Baseball Parks, Fields, and Complexes

Celebrating Black History Month – Larry Doby, A Man of Many Firsts In Baseball

In celebrating February’s Black History Month, I looked through my baseball card collection to find an ideal player to spotlight. I came upon Larry Doby, a man of many “firsts” in professional baseball. Larry Doby was a professional baseball player in both the Negro Leagues and Major League Baseball. He played parts of 13 seasons in Major League Baseball, breaking the color barrier in the American League by signing with the Cleveland Indians some 3 months after Jackie Robinson’s historical signing with the Brooklyn Dodgers. Essentially, Doby was the first black player to play in the American League (the Dodgers played in the National League). And he was the first player to jump straight from the Negro Leagues to the professional rankings. He threw right and batted left, just like I did. And played the outfield. He was 24 years old at the time of his signing and already an established star in the Negro Leagues as well as a United States Military serviceman. Larry Doby was a World Series Champion, a 7 time All-Star, and a Major League baseball manager.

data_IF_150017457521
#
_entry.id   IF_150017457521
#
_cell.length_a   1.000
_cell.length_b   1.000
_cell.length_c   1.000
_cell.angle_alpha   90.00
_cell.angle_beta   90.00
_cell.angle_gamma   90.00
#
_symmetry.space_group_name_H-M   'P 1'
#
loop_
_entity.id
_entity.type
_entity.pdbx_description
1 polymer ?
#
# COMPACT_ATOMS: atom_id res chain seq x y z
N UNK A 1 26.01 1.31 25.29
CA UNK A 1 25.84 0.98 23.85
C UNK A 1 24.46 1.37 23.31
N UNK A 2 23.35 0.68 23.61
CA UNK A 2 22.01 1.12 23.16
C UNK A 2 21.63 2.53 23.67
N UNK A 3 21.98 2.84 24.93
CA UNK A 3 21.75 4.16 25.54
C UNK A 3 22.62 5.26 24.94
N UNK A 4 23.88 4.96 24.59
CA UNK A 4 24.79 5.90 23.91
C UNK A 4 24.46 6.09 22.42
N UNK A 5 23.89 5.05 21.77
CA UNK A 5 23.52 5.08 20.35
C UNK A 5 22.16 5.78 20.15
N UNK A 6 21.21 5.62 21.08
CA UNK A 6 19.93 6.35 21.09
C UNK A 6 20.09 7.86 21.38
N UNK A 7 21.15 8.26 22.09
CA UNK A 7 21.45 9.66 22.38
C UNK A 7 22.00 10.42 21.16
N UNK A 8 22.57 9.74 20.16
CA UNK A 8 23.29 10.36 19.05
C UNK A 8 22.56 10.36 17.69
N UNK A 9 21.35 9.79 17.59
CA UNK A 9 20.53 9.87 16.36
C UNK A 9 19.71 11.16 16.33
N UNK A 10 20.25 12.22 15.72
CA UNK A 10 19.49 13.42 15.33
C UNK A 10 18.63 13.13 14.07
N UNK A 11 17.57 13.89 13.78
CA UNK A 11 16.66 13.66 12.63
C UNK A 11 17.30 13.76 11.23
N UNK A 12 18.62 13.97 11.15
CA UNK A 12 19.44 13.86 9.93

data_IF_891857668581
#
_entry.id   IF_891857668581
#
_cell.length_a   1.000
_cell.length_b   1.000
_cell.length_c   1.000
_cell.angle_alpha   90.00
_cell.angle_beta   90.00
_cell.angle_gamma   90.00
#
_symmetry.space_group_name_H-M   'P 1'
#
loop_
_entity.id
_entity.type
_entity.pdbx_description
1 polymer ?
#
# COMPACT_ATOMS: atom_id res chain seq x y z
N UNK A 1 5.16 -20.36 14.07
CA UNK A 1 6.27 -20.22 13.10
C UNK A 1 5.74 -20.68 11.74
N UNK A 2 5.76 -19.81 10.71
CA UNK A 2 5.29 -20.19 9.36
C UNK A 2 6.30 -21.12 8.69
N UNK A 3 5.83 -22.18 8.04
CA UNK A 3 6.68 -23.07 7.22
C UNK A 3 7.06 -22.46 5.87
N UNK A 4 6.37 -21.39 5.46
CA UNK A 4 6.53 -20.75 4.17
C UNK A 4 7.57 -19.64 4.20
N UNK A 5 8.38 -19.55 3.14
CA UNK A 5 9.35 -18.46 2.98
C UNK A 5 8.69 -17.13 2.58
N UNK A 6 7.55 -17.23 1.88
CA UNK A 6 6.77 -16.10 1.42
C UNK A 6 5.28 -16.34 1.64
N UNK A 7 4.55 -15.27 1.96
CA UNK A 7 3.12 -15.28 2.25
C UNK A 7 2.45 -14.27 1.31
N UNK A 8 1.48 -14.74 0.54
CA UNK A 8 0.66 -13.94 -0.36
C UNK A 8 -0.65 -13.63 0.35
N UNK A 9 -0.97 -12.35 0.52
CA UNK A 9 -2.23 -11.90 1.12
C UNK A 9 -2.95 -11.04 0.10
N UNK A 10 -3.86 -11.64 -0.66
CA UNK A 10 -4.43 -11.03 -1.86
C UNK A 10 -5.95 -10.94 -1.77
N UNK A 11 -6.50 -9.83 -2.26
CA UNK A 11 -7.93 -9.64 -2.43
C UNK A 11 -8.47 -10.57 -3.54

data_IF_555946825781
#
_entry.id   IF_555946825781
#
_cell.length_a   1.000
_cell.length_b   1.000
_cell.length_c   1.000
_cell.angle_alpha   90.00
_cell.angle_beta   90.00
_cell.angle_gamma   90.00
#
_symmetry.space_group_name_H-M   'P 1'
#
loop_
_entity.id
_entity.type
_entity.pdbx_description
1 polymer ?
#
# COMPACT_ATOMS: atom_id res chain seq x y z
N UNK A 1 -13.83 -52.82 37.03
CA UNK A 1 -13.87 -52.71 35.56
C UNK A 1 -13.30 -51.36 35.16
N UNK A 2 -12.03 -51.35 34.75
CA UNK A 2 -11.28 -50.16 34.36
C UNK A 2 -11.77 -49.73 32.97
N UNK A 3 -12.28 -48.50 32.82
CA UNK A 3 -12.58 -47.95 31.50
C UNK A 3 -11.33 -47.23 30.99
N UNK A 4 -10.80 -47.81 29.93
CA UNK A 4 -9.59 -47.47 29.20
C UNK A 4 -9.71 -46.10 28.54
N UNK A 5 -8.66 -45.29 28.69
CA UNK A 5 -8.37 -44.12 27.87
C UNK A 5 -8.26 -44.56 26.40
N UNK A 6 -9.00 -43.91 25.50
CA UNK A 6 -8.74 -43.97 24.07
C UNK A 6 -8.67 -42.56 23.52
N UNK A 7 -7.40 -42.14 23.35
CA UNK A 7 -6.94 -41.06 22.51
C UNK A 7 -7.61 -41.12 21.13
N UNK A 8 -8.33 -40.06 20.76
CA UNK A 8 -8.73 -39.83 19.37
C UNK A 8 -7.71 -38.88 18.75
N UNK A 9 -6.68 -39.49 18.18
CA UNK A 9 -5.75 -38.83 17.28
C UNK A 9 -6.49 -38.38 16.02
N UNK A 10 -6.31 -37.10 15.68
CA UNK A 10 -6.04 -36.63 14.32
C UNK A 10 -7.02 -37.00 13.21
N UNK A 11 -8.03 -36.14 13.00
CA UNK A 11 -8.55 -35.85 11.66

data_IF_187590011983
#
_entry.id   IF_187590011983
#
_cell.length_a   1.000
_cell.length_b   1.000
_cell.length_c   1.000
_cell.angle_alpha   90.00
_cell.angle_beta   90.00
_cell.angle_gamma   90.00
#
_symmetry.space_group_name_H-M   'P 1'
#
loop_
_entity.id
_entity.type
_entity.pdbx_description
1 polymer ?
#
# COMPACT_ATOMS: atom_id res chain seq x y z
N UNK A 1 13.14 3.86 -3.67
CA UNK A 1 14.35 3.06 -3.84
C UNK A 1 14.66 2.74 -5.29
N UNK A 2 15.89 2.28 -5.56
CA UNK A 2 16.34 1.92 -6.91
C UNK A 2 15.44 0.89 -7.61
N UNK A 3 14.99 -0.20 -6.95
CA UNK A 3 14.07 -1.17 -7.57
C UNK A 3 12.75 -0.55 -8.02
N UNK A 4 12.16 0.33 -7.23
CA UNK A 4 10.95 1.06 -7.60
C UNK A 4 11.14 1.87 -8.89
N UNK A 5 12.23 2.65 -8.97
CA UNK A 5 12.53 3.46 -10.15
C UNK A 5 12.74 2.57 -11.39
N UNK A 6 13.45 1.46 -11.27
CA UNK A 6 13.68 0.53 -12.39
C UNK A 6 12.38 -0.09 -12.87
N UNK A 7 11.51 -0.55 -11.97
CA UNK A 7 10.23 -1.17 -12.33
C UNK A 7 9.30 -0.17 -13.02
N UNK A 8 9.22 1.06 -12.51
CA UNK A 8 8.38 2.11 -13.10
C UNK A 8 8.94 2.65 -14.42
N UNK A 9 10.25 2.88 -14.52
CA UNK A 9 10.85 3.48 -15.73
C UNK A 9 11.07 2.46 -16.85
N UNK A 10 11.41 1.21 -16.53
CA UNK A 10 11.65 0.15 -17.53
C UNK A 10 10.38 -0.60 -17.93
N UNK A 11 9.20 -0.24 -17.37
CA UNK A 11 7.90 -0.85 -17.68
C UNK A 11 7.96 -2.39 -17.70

This baseball card is from 1956, the first year Doby played for the Chicago White Sox. I love the captions, the stats, the baseball lingo, and all the tradition this card has. Doby’s ability and class on and off the field propelled him to greatness as a player and a role model for others to follow. His character and dignity are evident by this quote he gave to the New York Times – “I was never bitter because I believed in the man upstairs. I continue to do my best. I let someone else be bitter. If I was bitter, I was only hurting me.” Click on the highlighted link to see the full article in the New York Times.

Larry Doby proves to me that you don’t always have to be first at something to be important, to make a difference, to believe in what is right, and carry yourself above negativity. The taunts, the threats, the acts of ignorant men and women who did not want baseball to be integrated were a daily reminder to Doby and others about race in America. He not only perserved, but shined as a baseball player, then executive in sports like baseball and basketball. Larry Doby was my clear choice as I look to educate and inform my children’s generation about the many, many outstanding figures whose sacrifices and bravery helped paved the way for others to success and excel. And why we recognize February as Black History Month.

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